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Costs and Litigation Funding Newsletter July 2016


Andrew McAulay’s insight into Fixed Cost

The burning issue of the introduction of fixed costs has remained quiet over the last 4 weeks.

The recent change of Prime Minister, the cabinet overhaul and the appointment of Liz Truss as Justice Secretary and Lord Chancellor, has resulted in many experts suggesting that this will create further delay in the publication of any consultation/s. The rumour mill is that there is likely to be a consultation next year in relation to fixed costs for Industrial Deafness claims. Hopefully, the Ministry of Justice will clarify the position on fixed costs shortly, so that law firms can plan for any change.

We will keep you posted with any developments.

Any questions? Please contact me at andrew.mcaulay@clarionsolicitors.com or call on 0113 336 3334.


Sue Fox's Budget Update

The changes to the CPR which were made on 6 April 2016 in respect to costs budgets relate only to proceedings that were issued after 6 April 2016.  These changes are important, with the most essential one relating to the timing of when the budget is filed and served.

For proceedings issued after 6 April 2016, the budget will require filing 21 days before the CMC; or with the directions questionnaire if the value of the claim is worth less than £50,000.

For further information regarding all the budget relevant amendments to the CPR please click here.

A timely reminder regarding the importance of filing the budget on time can be seen in the case Jamadar –v- Bradford Teaching Hospital NHS Trust CA 21/07/16. The Defendant admitted liability following which the court entered judgment against the Defendant and revoked the notice of allocation. The Claimant failed to file a budget before the CMC which resulted in the court reducing the Claimant’s budget to court fees.  For further details regarding this case please click here.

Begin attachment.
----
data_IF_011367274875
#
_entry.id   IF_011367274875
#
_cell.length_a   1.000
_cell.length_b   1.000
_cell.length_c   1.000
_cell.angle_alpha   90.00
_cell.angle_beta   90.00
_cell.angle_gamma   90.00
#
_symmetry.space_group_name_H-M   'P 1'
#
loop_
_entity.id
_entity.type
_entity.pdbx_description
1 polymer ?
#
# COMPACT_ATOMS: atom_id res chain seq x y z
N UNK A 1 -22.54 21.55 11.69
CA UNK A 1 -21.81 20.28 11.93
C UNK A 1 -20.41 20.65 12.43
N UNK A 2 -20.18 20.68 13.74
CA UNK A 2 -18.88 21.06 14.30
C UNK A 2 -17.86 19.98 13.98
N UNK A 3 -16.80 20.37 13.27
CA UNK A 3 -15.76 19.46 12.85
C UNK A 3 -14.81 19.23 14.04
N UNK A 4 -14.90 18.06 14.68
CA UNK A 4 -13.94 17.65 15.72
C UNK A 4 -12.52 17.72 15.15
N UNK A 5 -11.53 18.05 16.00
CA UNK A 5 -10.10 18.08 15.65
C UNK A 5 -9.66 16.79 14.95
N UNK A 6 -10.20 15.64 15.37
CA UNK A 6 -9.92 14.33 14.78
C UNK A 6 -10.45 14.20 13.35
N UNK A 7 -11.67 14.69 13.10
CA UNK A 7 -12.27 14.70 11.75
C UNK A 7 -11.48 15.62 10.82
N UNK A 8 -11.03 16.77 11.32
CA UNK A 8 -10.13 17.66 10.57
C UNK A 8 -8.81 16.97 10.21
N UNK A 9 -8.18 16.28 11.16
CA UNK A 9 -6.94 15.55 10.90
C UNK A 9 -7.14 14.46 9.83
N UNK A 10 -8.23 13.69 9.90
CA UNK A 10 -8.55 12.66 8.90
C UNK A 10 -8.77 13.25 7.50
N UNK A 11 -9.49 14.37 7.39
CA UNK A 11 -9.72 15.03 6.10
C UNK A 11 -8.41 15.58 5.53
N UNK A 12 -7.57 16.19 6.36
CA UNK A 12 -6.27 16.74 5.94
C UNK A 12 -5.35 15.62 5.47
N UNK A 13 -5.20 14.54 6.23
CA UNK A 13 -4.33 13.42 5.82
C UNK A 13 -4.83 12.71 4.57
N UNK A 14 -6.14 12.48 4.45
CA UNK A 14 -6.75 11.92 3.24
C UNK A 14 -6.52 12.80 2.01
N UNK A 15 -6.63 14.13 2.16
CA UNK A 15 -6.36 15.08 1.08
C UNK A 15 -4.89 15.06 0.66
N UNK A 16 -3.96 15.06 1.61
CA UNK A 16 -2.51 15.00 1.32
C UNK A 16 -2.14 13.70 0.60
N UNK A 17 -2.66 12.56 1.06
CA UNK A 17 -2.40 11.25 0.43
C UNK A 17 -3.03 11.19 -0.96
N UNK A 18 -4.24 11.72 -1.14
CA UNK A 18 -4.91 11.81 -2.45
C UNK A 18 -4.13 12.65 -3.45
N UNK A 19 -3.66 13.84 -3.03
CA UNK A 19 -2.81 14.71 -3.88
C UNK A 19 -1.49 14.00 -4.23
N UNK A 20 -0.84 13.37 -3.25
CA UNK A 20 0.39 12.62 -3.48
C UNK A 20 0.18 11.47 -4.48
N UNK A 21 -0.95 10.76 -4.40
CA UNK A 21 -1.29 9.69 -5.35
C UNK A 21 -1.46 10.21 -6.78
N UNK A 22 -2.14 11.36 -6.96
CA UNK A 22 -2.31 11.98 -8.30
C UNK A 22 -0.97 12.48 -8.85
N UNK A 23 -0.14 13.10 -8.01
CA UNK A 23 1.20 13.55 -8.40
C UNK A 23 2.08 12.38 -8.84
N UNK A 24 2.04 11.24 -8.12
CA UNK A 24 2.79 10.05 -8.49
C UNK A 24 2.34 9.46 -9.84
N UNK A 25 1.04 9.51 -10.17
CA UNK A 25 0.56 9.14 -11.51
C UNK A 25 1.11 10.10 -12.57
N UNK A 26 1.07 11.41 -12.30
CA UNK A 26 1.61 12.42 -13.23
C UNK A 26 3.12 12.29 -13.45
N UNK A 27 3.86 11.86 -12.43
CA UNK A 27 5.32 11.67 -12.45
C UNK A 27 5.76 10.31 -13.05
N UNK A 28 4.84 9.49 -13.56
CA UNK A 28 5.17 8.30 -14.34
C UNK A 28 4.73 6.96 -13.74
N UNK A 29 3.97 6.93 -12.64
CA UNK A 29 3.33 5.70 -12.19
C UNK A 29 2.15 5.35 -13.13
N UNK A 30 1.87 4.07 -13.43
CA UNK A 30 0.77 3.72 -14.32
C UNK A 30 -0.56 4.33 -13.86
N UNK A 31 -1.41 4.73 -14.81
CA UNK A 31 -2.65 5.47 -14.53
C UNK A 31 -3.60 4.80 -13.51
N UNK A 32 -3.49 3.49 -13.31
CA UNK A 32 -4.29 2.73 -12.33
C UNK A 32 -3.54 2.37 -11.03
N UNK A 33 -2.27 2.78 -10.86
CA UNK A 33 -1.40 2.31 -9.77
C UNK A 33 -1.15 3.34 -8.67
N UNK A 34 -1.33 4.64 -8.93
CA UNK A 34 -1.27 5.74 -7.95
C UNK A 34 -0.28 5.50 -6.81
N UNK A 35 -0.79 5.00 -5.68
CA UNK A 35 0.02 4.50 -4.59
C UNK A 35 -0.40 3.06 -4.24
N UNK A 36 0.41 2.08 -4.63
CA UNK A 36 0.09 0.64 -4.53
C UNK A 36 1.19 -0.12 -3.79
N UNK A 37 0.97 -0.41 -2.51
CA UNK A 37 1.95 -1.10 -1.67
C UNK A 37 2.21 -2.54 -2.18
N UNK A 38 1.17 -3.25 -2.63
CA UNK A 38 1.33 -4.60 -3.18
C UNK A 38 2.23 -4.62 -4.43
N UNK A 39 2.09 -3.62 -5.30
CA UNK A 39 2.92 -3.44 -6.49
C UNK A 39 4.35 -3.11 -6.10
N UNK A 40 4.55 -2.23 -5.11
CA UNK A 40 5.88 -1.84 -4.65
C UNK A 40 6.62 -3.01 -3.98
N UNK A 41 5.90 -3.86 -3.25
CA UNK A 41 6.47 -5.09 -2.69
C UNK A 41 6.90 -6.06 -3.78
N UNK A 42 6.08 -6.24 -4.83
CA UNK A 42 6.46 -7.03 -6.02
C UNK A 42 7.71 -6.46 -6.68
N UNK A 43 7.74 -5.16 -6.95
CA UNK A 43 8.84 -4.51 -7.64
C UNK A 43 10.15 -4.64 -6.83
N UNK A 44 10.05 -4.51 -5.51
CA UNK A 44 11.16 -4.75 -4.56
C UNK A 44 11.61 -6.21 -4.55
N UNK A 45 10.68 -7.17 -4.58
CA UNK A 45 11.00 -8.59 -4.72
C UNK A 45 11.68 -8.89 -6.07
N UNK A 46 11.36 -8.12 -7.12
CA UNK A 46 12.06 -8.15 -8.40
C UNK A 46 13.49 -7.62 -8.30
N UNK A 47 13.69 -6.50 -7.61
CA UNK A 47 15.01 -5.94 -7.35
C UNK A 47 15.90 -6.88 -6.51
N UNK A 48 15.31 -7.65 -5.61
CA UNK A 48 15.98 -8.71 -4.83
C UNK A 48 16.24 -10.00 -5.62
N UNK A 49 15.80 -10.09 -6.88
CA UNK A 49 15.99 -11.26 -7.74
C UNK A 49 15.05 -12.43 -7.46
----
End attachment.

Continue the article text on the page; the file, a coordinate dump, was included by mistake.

Any questions? Please contact me at sue.fox@clarionsolicitors.com or call on 0113 336 3389.


Matthew Rose - Legal Update

In DB UK Bank Ltd v Jacobs Solicitors [2016] EWHC 1614 (Ch) it was held that a CPR 36 was a counter offer, and had the effect of rejecting an earlier non-CPR 36 (Calderbank) offer. Accordingly, once the CPR 36 offer was made the previous Calderbank offer could no longer be accepted. Counter offers (whether CPR 36 or not) should only be made where the offeror understands and accepts that any previous non-CPR 36 offer will no longer be capable of acceptance, and the attendant costs consequences. 

Any questions? Please contact me at matthew.rose@clarionsolicitors.com or call on 0113 222 3248


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